Born Charles Leonard Gibbons on November 23rd 1888, he was a protégé of Noah Ablett, co-author of `The Miners’ Next Step’. Gibbons was a member of the Unofficial Reform Committee and the
Having been committed to a home for destitute children in
One evening in 1909, he happened to see a wall poster advertising a debate on the subject of working class education. At the end of the meeting, he was approached by Ablett, who had been impressed by his contributions to the discussion, and the next day he visited Ablett’s house in Porth. As a result, Gibbons was won over to the cause of independent workers’ education. Ablett recruited him to the local branch of the Plebs League, where he was introduced to Marxism.
Gibbons became a skilful lecturer; by 1913, he was able to teach four classes, in Sale, Hyde, Openshaw and Salford, which attracted 100 students. In the spring of 1914, Gibbons arrived back in the Rhondda, where he assisted in editing `The
Due to his difficulty in finding work, Gibbons enlisted in the Royal Army Medical Corps, seeing service in
Gibbons then secured election as checkweigher at the
Gibbons’ contributions to the convention showed that his views had ossified as syndicalist as distinct from the Leninist conception of soviets as the basis of political power. Like many in the minority, Gibbons was not convinced over the need for parliamentary participation and Communist affiliation to the Labour Party.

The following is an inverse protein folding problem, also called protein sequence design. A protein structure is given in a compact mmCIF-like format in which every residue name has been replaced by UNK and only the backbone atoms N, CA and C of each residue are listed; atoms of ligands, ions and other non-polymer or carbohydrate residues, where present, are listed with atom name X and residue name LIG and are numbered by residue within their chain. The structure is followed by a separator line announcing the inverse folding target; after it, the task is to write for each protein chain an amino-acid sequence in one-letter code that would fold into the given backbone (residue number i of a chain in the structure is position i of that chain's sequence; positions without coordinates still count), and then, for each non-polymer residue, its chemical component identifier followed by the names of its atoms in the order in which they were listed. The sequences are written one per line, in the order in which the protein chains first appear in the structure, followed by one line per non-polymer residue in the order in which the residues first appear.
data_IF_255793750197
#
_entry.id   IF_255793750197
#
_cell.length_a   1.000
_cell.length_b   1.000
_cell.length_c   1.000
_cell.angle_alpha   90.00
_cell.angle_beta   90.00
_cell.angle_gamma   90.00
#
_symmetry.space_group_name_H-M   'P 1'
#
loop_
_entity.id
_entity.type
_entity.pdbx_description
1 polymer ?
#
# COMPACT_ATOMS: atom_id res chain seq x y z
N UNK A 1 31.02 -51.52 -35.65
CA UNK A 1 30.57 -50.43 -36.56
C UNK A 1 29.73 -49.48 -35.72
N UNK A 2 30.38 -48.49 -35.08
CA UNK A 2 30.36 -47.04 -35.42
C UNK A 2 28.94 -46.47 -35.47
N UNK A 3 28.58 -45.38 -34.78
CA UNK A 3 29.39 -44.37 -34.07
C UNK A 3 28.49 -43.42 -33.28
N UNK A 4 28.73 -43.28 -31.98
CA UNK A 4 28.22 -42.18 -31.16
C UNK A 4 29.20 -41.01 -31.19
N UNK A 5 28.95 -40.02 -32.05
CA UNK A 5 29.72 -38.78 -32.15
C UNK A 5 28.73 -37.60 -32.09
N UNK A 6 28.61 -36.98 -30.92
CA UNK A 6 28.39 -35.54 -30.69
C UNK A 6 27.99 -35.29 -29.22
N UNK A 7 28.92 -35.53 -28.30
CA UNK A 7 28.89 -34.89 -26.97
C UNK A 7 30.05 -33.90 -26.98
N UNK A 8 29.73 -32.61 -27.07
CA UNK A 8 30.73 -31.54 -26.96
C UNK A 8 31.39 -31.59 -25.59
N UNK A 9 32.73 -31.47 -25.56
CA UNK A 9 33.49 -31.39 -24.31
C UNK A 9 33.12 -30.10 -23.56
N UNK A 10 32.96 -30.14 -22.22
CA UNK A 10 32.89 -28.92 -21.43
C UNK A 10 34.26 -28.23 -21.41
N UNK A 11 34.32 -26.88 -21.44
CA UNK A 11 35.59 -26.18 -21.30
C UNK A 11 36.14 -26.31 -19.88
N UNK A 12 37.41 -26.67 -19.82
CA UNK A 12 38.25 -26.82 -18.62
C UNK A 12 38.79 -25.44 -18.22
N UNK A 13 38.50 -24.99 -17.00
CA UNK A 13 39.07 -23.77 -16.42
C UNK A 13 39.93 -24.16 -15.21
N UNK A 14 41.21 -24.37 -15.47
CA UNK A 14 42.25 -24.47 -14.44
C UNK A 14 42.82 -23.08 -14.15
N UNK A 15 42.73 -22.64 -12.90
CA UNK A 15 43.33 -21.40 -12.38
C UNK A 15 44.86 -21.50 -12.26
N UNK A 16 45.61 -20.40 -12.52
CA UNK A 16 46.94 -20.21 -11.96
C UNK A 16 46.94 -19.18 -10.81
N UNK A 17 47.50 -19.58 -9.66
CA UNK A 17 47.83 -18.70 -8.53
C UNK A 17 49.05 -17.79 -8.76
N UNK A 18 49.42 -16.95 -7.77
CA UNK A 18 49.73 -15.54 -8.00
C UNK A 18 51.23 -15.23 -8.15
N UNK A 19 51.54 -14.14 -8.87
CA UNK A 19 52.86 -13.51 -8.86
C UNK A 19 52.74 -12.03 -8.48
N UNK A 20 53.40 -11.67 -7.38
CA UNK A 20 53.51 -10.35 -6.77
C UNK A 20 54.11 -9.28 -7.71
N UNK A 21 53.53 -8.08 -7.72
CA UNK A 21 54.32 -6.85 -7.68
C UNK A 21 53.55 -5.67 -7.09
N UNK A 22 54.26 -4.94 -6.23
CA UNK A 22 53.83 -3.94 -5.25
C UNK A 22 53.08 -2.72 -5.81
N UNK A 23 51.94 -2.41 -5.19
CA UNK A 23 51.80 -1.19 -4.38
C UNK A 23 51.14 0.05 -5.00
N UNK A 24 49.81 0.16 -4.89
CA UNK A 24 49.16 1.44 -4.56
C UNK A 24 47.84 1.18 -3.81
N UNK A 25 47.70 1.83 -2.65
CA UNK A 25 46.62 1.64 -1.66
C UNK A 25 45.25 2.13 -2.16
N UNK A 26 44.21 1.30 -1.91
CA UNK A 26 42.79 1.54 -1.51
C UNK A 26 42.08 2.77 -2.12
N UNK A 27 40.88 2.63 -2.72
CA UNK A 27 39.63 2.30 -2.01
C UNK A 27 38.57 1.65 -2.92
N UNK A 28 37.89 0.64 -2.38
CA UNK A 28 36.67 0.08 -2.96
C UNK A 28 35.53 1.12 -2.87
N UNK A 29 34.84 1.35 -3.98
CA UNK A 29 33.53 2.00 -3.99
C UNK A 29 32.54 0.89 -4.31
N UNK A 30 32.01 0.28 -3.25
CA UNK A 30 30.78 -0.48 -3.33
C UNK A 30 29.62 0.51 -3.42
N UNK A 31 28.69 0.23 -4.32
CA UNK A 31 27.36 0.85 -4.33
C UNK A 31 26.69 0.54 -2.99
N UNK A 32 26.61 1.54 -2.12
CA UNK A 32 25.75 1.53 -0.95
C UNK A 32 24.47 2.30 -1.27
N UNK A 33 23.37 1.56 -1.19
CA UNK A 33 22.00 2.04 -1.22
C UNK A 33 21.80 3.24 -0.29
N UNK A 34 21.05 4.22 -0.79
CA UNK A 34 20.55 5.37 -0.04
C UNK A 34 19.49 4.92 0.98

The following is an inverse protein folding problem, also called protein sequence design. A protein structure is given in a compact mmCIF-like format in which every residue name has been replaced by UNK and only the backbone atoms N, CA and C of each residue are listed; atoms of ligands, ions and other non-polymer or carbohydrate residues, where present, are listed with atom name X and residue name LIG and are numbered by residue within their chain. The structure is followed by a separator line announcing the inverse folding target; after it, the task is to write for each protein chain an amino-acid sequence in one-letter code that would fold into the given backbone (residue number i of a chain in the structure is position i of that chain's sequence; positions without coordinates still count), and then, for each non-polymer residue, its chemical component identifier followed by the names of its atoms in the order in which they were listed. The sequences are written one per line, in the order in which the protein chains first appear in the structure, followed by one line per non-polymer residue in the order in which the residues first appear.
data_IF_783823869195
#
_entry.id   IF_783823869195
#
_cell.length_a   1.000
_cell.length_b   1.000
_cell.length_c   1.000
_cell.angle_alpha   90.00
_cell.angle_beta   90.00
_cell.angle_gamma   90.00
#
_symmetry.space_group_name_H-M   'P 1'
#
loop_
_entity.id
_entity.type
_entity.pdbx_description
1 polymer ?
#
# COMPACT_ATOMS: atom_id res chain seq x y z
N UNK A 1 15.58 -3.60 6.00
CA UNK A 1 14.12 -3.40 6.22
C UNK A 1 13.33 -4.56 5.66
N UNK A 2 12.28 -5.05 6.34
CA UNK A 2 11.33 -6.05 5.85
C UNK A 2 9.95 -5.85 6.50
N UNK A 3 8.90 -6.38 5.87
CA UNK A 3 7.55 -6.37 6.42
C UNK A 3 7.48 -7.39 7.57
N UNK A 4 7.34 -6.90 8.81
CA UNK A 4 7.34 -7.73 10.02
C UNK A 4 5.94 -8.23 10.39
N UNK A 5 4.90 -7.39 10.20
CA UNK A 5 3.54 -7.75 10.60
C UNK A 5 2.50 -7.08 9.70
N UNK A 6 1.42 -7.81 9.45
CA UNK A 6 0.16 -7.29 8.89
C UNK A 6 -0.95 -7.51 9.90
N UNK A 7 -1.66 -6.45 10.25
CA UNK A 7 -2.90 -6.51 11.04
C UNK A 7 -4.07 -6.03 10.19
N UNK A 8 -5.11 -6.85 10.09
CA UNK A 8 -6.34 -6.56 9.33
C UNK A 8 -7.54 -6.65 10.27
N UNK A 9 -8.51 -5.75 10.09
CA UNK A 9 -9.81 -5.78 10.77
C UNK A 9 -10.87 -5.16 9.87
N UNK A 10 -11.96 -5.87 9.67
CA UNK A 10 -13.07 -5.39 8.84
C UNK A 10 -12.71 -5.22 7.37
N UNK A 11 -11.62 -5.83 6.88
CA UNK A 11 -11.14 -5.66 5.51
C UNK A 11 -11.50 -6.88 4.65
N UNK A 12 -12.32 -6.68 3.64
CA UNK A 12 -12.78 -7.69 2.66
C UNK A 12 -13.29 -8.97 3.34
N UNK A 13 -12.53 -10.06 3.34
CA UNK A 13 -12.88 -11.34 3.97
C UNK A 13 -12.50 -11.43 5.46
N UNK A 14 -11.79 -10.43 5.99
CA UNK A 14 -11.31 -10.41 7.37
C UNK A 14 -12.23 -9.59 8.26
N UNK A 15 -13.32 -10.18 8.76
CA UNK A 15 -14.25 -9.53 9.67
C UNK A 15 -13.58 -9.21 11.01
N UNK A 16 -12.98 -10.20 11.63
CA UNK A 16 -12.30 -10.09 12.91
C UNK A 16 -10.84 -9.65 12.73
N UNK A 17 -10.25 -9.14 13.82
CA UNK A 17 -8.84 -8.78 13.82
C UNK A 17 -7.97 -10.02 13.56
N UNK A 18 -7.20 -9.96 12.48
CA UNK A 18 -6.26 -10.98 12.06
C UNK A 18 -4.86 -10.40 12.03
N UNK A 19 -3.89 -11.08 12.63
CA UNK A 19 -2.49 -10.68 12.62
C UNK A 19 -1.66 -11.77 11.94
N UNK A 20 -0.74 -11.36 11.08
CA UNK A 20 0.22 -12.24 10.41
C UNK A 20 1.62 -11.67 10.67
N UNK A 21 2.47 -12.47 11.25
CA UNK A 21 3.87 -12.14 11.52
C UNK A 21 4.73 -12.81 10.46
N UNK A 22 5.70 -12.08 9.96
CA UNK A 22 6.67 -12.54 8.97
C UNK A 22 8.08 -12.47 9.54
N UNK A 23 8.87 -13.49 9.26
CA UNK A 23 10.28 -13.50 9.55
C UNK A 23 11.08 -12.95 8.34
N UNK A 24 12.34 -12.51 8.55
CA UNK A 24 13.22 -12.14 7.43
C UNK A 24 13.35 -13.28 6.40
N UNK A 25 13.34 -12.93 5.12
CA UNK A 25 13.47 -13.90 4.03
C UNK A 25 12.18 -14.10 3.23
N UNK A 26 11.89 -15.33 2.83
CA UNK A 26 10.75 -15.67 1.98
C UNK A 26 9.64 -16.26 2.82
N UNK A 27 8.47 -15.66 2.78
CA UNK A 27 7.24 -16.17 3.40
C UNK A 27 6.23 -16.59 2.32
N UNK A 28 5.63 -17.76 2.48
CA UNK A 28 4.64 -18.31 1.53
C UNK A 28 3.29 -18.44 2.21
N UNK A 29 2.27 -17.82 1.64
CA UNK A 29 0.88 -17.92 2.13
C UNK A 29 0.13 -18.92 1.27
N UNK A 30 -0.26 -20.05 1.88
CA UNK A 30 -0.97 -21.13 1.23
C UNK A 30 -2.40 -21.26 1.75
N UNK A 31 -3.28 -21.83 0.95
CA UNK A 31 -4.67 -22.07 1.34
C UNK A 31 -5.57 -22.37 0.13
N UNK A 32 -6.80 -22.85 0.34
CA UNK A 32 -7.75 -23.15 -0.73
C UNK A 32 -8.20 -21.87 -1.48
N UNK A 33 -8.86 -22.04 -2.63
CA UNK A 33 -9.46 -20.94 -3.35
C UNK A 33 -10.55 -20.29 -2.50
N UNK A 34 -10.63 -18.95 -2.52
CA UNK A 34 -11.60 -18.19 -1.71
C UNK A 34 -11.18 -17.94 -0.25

Whatever the possible future course of Gibbons’ involvement in the Communist Party, he probably did not join the new Ferndale branch of the Party, formed immediately after the convention, since he now left South Wales to lecture in industrial history for the Liverpool Labour College.
In the spring of 1921 financial problems forced the college to dispense with Gibbons’ services, and he returned to
Gibbons then worked briefly as assistant publicity agent for Cardiff Corporation; then he was employed by the
Gibbons’ appointment was not without incident, though, for a district committee meeting voted to accept the nomination of a Communist Party member, William Joss. Millar, who was intent on restricting the number of Communists working for the NCLC, attempted to overturn this decision, accusing an activist then a member of the Communist Party named Eva Harris of packing the meeting. He was unsuccessful, and the selection was eventually reduced to a straight choice between Joss and Gibbons. Miss Harris’s objections to Gibbons "on account of his being in the army" did not, however, prevent his selection by a substantial majority. He took up his post in August. Later Eva Harris sufficiently overcame her aversion to Gibbons to become his wife!
Within the NCLC, Gibbons acted as a loyal supporter of J.P.M. Millar. After 1926 Gibbons rejected his earlier syndicalist views, joining the Labour Party and working on occasion as an election agent. Gibbons was an organizer for the NCLC in Scotland until 1945, when he became an examiner in the NCLC’s postal course department, and held a role as a stern administrative controller of errant leftist NCLC organisers. He died in March 1967.
Source: Bob Pitt, Llafur (1989)
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